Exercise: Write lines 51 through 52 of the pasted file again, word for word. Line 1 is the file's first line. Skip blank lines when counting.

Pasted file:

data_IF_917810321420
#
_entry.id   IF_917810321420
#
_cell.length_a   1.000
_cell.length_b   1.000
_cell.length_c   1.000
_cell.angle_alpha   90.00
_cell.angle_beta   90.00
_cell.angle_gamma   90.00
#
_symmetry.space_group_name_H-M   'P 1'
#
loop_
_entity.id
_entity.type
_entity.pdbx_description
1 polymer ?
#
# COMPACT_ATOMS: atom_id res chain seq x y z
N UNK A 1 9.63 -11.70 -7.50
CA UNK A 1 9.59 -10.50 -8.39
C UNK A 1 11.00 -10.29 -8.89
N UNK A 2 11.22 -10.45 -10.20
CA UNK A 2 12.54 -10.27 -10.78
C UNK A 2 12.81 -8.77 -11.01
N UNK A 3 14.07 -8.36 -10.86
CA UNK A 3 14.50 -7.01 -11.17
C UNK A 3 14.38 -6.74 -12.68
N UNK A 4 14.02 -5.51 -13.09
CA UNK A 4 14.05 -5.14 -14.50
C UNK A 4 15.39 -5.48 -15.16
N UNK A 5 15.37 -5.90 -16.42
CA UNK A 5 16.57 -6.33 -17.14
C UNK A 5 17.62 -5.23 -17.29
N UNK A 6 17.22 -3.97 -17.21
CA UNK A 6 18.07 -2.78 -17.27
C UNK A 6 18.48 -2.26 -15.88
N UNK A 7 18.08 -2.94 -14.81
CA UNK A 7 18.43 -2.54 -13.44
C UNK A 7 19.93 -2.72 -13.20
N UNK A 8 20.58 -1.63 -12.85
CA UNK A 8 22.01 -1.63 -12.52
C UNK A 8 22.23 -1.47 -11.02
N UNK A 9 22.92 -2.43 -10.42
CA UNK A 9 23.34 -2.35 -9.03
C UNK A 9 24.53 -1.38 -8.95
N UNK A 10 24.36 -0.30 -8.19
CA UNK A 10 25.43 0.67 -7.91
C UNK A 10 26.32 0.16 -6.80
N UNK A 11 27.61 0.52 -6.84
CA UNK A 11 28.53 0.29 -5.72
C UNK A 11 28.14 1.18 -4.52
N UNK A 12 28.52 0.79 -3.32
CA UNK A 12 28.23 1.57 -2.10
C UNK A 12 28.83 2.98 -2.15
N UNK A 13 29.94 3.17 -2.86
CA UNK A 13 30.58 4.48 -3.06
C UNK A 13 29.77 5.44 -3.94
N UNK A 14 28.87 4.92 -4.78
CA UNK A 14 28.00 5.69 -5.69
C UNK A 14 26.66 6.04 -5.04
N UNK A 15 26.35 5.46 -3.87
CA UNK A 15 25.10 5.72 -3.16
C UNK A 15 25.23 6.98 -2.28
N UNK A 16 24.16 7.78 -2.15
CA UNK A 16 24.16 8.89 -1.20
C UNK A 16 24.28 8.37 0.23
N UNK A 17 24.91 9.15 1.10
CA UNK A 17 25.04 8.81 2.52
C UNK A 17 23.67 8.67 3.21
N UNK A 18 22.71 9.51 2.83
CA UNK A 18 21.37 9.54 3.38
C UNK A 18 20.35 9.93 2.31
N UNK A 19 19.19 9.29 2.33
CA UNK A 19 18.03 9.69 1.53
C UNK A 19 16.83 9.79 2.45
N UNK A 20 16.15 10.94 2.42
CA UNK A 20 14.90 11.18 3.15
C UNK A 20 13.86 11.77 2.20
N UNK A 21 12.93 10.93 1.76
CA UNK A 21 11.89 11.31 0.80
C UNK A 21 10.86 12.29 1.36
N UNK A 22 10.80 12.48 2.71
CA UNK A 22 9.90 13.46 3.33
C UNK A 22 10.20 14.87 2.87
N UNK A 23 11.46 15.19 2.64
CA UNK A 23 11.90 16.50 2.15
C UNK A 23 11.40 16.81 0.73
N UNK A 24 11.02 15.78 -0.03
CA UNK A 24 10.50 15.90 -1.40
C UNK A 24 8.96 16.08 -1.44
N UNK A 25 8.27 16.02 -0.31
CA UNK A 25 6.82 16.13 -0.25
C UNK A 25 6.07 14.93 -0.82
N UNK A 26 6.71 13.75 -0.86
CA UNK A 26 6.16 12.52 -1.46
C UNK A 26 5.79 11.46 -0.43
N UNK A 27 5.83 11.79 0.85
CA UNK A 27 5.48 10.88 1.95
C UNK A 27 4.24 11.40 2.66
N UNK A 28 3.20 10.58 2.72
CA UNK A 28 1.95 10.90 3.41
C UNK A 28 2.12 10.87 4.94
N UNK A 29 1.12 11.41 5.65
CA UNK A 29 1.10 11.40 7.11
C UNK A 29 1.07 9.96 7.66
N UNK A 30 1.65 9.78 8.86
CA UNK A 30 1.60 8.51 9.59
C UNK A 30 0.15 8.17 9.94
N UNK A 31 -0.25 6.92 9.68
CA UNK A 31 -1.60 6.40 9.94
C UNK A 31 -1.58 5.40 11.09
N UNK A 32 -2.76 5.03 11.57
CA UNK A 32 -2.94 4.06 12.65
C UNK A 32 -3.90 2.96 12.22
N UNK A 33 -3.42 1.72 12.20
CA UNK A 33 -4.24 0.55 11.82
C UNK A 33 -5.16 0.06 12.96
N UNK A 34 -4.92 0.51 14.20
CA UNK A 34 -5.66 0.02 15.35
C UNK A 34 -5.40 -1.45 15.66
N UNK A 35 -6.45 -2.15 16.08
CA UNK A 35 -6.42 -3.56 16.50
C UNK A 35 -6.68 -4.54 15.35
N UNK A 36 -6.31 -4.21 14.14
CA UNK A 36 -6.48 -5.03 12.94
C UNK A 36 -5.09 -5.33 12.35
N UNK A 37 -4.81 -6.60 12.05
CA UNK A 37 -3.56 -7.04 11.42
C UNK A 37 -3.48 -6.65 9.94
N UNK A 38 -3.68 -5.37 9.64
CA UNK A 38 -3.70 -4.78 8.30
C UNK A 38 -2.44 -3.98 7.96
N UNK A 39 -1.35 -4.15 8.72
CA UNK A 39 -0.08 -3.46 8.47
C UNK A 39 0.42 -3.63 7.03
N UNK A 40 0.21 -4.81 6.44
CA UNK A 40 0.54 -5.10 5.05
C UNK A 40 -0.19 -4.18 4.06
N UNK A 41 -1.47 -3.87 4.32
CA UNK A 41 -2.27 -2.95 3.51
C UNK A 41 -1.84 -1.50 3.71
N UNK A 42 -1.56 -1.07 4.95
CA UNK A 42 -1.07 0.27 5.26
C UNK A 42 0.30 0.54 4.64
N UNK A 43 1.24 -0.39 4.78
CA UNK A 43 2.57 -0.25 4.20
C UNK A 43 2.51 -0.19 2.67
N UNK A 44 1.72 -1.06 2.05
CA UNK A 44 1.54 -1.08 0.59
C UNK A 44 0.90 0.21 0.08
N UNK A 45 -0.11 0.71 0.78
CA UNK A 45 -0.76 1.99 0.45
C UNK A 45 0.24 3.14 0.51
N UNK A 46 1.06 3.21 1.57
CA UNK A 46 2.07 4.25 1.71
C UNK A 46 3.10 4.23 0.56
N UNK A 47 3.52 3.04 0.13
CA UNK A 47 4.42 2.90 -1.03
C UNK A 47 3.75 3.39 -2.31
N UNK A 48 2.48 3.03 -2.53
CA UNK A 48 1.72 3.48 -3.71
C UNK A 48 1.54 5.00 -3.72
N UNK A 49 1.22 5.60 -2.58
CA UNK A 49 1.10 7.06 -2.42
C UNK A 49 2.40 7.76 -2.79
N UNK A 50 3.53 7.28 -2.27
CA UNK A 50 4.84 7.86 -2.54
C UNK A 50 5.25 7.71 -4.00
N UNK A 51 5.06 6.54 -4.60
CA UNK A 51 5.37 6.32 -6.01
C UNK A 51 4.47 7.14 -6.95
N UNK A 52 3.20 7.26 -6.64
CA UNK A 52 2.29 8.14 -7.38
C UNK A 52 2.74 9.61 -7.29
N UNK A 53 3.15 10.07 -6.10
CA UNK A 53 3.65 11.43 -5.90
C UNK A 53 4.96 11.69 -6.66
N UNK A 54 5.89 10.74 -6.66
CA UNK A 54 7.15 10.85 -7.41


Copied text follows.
N UNK A 11 27.61 0.52 -6.84
CA UNK A 11 28.53 0.29 -5.72